- »Melco Drops Crown Deal Blaming Coronavirus
Melco Drops Crown Deal Blaming Coronavirus
In June 2019, Crown Resorts was still reeling from the crushed deal that would have seen Wynn Resorts acquire the company. But then Melco Resorts and its CEO, Lawrence Ho, came forward with an offer to buy a 20% stake in Crown from James Packer.
That offer was welcomed until February 2020, when the deal disappeared. Melco rescinded the offer and blamed the coronavirus.
Big Stakes on the Table
Melco made its offer to expand its business into Australia with a strong foothold. And it was willing to pay $1.76 billion for a 20% stake in Crown Resorts, with the possibility of buying more over time.
James Packer, who had been wanting to offload some of his share in the company in a nod toward semi-retirement, was all in. He snap-called the deal.
The initial part of the transaction closed on June 6, 2019. The companies hoped the deal would be finalized by the end of September, pending a regulatory investigation by New South Wales.
Ho went about applying for gaming licenses in NSW, Victoria, and Western Australia with an eye toward the future of Melco’s expansion. It all seemed like a positive long-term deal for both companies…with the exception of the scrutiny under which the deal was to come.
Tough Road for Crown and Ho
Little more than two months after the companies announced their hopeful partnership, Crown came under fire via a media investigation by three prominent Australian media outlets. The allegations were wide-ranging in that Crown reportedly participated in or knowingly allowed money laundering, sex trafficking, and other criminal behavior at its casinos.
Ultimately, the investigation tied Crown to a powerful criminal syndicate in China. Members of that criminal organization would travel to Crown casinos in Australia via fast-tracked visas, and junkets delivered them to the steps of Crown properties. All the while, Crown allegedly looked the other way.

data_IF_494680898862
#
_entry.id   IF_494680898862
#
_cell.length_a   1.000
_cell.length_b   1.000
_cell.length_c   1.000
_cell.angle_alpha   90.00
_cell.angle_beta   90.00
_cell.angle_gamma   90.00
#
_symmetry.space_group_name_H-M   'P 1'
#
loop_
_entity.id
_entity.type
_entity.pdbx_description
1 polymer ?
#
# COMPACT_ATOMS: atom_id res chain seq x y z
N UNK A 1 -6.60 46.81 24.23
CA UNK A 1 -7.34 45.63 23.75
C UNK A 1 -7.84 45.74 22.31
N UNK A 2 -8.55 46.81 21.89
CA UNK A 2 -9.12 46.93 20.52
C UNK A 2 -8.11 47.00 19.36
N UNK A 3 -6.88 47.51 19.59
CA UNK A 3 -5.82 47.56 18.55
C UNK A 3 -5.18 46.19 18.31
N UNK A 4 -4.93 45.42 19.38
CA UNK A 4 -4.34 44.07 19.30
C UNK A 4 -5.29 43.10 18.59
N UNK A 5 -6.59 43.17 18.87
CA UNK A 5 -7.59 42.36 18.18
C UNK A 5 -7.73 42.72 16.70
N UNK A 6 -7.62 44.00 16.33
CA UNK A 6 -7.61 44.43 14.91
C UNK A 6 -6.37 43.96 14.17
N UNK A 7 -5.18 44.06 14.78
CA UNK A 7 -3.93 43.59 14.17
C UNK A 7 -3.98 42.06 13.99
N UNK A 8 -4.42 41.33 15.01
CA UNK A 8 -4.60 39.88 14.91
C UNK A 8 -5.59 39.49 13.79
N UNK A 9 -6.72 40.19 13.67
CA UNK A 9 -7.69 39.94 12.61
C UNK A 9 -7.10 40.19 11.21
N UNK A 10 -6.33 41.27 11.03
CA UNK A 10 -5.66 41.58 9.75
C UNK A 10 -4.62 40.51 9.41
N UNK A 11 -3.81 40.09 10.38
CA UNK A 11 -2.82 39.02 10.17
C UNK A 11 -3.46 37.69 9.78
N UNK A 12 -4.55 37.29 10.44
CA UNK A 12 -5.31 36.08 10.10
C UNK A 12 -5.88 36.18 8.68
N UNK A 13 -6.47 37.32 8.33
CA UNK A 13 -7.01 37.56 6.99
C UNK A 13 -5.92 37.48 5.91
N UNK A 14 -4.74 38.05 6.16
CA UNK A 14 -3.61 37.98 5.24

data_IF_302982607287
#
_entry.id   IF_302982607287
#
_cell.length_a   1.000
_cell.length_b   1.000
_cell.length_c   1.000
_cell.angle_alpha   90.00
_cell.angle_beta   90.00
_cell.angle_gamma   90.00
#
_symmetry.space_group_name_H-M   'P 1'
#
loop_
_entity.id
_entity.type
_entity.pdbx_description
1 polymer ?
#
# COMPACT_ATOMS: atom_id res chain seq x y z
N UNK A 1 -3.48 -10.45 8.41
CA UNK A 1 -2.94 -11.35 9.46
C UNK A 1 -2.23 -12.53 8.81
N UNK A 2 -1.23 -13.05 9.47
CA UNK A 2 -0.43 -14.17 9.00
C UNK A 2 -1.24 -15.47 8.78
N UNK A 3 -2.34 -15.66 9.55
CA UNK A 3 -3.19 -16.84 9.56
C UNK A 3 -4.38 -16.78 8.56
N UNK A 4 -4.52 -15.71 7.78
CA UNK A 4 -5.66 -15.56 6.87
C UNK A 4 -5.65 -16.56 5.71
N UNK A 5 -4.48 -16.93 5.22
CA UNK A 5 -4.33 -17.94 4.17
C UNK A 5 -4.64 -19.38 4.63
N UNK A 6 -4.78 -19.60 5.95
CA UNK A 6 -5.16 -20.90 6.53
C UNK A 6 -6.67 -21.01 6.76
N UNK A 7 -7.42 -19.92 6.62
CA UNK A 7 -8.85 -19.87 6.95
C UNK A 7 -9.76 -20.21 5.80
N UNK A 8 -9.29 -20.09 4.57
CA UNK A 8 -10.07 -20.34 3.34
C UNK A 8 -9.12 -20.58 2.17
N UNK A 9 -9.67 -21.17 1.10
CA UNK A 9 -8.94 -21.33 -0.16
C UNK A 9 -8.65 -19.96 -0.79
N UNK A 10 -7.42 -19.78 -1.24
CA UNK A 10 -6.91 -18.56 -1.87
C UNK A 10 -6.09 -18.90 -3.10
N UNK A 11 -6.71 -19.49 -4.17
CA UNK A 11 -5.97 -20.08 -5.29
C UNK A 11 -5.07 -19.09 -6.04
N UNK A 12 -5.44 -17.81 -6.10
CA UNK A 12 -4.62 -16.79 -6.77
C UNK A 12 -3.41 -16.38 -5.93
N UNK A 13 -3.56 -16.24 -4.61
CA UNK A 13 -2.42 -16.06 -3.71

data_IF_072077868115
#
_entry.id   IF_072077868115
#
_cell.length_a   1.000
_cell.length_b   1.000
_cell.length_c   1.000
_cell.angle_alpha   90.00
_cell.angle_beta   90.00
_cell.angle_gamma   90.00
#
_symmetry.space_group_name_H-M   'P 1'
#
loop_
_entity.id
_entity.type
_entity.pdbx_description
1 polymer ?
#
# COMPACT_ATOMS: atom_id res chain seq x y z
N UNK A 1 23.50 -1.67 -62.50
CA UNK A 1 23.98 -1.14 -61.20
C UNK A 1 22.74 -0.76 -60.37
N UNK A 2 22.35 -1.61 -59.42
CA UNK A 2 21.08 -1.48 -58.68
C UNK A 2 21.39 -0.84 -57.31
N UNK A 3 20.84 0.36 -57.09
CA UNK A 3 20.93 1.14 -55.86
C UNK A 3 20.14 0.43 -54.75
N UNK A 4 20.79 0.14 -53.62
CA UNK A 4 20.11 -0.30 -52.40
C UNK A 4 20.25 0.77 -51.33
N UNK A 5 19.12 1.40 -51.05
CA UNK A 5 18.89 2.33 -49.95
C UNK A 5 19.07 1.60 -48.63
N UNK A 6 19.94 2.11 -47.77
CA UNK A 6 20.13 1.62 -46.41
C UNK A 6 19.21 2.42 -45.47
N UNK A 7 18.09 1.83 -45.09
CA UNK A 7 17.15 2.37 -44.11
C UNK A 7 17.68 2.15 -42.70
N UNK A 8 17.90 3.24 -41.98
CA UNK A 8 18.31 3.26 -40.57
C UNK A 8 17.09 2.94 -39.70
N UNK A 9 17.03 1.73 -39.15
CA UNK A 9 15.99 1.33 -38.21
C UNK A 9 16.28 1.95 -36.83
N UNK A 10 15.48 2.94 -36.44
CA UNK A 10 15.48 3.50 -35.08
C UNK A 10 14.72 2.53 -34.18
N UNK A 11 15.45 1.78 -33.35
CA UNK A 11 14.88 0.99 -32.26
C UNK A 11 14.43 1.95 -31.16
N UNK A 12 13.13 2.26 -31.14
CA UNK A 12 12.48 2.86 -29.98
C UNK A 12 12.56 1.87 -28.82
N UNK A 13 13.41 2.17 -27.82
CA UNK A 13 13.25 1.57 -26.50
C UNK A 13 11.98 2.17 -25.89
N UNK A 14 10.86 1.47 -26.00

And then there was Ho, son of famed and alleged member of a Chinese crime syndicate Stanley Ho.
While Ho avoided any criminal prosecutions throughout his life, Australian businesses notoriously stayed away from doing business with him because of his reputation. Therefore, his son’s desire to enter Australian territories in the casino business did more than raise a few eyebrows.
The New South Wales Independent Liquor and Gaming Authority was the first to launch an investigation into the proposed Crown-Melco deal.
The primary reason was that Crown had been recently authorized to build its massive Barangaroo project, complete with a VIP casino. And a part of that agreement with NSW was a clause that prohibited “any new business activities or transactions of a material nature between Stanley Huang Sun Ho or a Stanley Ho associate and Crown, any of Crown’s officers, directors or employees or any Crown subsidiary.”
That seemed to be a fairly clear deal-breaker, but the investigation went on for months without any final conclusion.
Meanwhile, Melco put a brief hold on the deal but gave every indication that it wanted to finish it.
The NSW inquiry didn’t officially begin until last month, and it wasn’t going well. As the NSW Supreme Court demanded documents for its investigation, Melco balked, saying company documents were privileged and would not be submitted.
All of this prompted Melco to say that it no longer wanted to eventually acquire a 50% share of Crown. The 20% under scrutiny would suffice.
All Stakes Off the Table
On February 6, Reuters reported that Melco withdrew its offer for the 20% stake purchase in Crown Resorts.
The reason given was a plunge in the number of travelers and the increase in casino closures.
Both are a result of the coronavirus spreading around Asia. Not only did the dangerous and sometimes-deadly virus prompt Macau to close all of its casinos for several weeks, it has hit the casino industry as a whole in the region very hard. People are afraid to travel, spend time in public places, and put themselves in potential danger.
The statement read, in part, “While Melco believes Crown has world-class assets that are complementary to its global business, it is Melco’s belief that, at this time, its capital needs to be deployed on its core assets.”
Approximately 90% of Melco’s revenue comes from Macau, and the company will have to figure out how to make up for lost casino revenue due to the coronavirus outbreak. In addition, Melco has also invested resources into a Studio City extension and its new City of Dreams Mediterranean casino property in Cyprus.
This latest in a series of hits for Crown Resorts is not the ideal start for 2020. The ongoing investigations by regulators into Melco’s initial investment in Crown pile on to investigations into the scandal into VIP operations at the casinos. As reporters continue to unearth new documents, Crown continues to deal with the fallout.